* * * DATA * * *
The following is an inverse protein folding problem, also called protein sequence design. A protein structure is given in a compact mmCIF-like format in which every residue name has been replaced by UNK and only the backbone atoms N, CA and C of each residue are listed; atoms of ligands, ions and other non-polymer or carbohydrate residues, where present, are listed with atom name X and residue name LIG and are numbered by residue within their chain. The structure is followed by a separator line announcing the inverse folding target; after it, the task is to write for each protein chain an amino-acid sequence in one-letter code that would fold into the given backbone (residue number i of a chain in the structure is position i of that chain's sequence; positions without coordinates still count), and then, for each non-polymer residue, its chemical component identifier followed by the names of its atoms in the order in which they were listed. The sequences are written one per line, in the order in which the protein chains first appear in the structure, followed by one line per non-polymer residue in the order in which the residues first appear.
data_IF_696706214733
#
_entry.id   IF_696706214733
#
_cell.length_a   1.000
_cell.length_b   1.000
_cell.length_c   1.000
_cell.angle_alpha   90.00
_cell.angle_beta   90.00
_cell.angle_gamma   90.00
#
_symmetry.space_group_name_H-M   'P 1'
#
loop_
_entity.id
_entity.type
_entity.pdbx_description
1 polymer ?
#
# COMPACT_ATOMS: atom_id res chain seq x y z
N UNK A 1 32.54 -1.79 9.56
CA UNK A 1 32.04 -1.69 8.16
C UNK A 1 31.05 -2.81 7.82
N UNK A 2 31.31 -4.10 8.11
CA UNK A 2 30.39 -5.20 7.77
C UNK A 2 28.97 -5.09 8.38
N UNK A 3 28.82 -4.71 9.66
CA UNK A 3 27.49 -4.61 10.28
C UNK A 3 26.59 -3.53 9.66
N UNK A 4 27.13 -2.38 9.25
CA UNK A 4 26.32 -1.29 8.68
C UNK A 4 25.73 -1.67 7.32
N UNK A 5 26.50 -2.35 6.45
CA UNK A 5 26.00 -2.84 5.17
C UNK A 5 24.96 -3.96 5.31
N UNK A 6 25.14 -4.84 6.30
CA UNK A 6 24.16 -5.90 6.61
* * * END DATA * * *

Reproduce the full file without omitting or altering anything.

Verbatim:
The following is an inverse protein folding problem, also called protein sequence design. A protein structure is given in a compact mmCIF-like format in which every residue name has been replaced by UNK and only the backbone atoms N, CA and C of each residue are listed; atoms of ligands, ions and other non-polymer or carbohydrate residues, where present, are listed with atom name X and residue name LIG and are numbered by residue within their chain. The structure is followed by a separator line announcing the inverse folding target; after it, the task is to write for each protein chain an amino-acid sequence in one-letter code that would fold into the given backbone (residue number i of a chain in the structure is position i of that chain's sequence; positions without coordinates still count), and then, for each non-polymer residue, its chemical component identifier followed by the names of its atoms in the order in which they were listed. The sequences are written one per line, in the order in which the protein chains first appear in the structure, followed by one line per non-polymer residue in the order in which the residues first appear.
data_IF_696706214733
#
_entry.id   IF_696706214733
#
_cell.length_a   1.000
_cell.length_b   1.000
_cell.length_c   1.000
_cell.angle_alpha   90.00
_cell.angle_beta   90.00
_cell.angle_gamma   90.00
#
_symmetry.space_group_name_H-M   'P 1'
#
loop_
_entity.id
_entity.type
_entity.pdbx_description
1 polymer ?
#
# COMPACT_ATOMS: atom_id res chain seq x y z
N UNK A 1 32.54 -1.79 9.56
CA UNK A 1 32.04 -1.69 8.16
C UNK A 1 31.05 -2.81 7.82
N UNK A 2 31.31 -4.10 8.11
CA UNK A 2 30.39 -5.20 7.77
C UNK A 2 28.97 -5.09 8.38
N UNK A 3 28.82 -4.71 9.66
CA UNK A 3 27.49 -4.61 10.28
C UNK A 3 26.59 -3.53 9.66
N UNK A 4 27.13 -2.38 9.25
CA UNK A 4 26.32 -1.29 8.68
C UNK A 4 25.73 -1.67 7.32
N UNK A 5 26.50 -2.35 6.45
CA UNK A 5 26.00 -2.84 5.17
C UNK A 5 24.96 -3.96 5.31
N UNK A 6 25.14 -4.84 6.30
CA UNK A 6 24.16 -5.90 6.61